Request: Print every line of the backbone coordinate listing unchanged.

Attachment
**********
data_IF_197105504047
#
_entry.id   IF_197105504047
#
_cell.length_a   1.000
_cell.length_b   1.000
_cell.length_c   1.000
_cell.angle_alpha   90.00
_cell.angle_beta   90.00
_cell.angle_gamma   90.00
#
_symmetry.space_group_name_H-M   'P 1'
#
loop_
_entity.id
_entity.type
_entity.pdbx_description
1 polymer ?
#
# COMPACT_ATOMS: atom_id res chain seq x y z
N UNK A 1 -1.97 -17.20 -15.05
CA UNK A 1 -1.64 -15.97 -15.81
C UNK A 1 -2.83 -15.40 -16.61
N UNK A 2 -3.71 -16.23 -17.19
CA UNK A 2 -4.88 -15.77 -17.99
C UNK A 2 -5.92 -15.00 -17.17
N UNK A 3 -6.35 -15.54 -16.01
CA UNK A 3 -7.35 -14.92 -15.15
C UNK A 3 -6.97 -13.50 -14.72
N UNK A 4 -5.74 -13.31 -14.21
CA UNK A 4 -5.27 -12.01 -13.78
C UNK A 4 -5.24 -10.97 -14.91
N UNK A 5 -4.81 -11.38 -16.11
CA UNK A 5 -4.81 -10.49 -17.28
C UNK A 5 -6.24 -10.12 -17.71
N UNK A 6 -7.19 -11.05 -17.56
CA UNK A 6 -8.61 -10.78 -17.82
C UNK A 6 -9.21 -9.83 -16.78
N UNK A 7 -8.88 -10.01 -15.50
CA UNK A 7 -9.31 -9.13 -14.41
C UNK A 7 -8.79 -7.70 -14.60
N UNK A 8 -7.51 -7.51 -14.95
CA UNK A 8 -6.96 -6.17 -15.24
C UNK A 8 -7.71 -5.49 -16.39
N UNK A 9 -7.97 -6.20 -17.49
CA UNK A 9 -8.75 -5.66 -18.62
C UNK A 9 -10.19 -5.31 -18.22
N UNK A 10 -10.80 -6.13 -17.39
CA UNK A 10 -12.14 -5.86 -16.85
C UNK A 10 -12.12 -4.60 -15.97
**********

data_IF_197105504047
#
_entry.id   IF_197105504047
#
_cell.length_a   1.000
_cell.length_b   1.000
_cell.length_c   1.000
_cell.angle_alpha   90.00
_cell.angle_beta   90.00
_cell.angle_gamma   90.00
#
_symmetry.space_group_name_H-M   'P 1'
#
loop_
_entity.id
_entity.type
_entity.pdbx_description
1 polymer ?
#
# COMPACT_ATOMS: atom_id res chain seq x y z
N UNK A 1 -1.97 -17.20 -15.05
CA UNK A 1 -1.64 -15.97 -15.81
C UNK A 1 -2.83 -15.40 -16.61
N UNK A 2 -3.71 -16.23 -17.19
CA UNK A 2 -4.88 -15.77 -17.99
C UNK A 2 -5.92 -15.00 -17.17
N UNK A 3 -6.35 -15.54 -16.01
CA UNK A 3 -7.35 -14.92 -15.15
C UNK A 3 -6.97 -13.50 -14.72
N UNK A 4 -5.74 -13.31 -14.21
CA UNK A 4 -5.27 -12.01 -13.78
C UNK A 4 -5.24 -10.97 -14.91
N UNK A 5 -4.81 -11.38 -16.11
CA UNK A 5 -4.81 -10.49 -17.28
C UNK A 5 -6.24 -10.12 -17.71
N UNK A 6 -7.19 -11.05 -17.56
CA UNK A 6 -8.61 -10.78 -17.82
C UNK A 6 -9.21 -9.83 -16.78
N UNK A 7 -8.88 -10.01 -15.50
CA UNK A 7 -9.31 -9.13 -14.41
C UNK A 7 -8.79 -7.70 -14.60
N UNK A 8 -7.51 -7.51 -14.95
CA UNK A 8 -6.96 -6.17 -15.24
C UNK A 8 -7.71 -5.49 -16.39
N UNK A 9 -7.97 -6.20 -17.49
CA UNK A 9 -8.75 -5.66 -18.62
C UNK A 9 -10.19 -5.31 -18.22
N UNK A 10 -10.80 -6.13 -17.39
CA UNK A 10 -12.14 -5.86 -16.85
C UNK A 10 -12.12 -4.60 -15.97